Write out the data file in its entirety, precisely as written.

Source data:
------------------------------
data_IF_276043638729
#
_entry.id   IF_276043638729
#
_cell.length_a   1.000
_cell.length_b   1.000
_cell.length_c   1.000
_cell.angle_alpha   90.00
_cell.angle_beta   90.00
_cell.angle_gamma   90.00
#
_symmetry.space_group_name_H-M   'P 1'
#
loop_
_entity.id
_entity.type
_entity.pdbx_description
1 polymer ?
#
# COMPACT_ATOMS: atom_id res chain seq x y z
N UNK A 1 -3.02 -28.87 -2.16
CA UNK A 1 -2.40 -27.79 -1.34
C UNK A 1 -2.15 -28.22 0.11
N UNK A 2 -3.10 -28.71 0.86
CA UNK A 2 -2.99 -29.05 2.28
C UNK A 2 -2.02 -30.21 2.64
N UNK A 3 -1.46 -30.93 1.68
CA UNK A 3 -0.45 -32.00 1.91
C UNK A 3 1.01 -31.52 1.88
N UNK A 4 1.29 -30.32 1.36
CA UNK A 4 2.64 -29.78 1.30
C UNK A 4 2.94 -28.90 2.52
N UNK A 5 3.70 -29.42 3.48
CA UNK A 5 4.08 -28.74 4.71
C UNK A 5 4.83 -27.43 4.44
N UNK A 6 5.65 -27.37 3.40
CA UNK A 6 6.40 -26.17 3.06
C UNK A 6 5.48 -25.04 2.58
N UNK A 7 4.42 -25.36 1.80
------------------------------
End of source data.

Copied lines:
data_IF_276043638729
#
_entry.id   IF_276043638729
#
_cell.length_a   1.000
_cell.length_b   1.000
_cell.length_c   1.000
_cell.angle_alpha   90.00
_cell.angle_beta   90.00
_cell.angle_gamma   90.00
#
_symmetry.space_group_name_H-M   'P 1'
#
loop_
_entity.id
_entity.type
_entity.pdbx_description
1 polymer ?
#
# COMPACT_ATOMS: atom_id res chain seq x y z
N UNK A 1 -3.02 -28.87 -2.16
CA UNK A 1 -2.40 -27.79 -1.34
C UNK A 1 -2.15 -28.22 0.11
N UNK A 2 -3.10 -28.71 0.86
CA UNK A 2 -2.99 -29.05 2.28
C UNK A 2 -2.02 -30.21 2.64
N UNK A 3 -1.46 -30.93 1.68
CA UNK A 3 -0.45 -32.00 1.91
C UNK A 3 1.01 -31.52 1.88
N UNK A 4 1.29 -30.32 1.36
CA UNK A 4 2.64 -29.78 1.30
C UNK A 4 2.94 -28.90 2.52
N UNK A 5 3.70 -29.42 3.48
CA UNK A 5 4.08 -28.74 4.71
C UNK A 5 4.83 -27.43 4.44
N UNK A 6 5.65 -27.37 3.40
CA UNK A 6 6.40 -26.17 3.06
C UNK A 6 5.48 -25.04 2.58
N UNK A 7 4.42 -25.36 1.80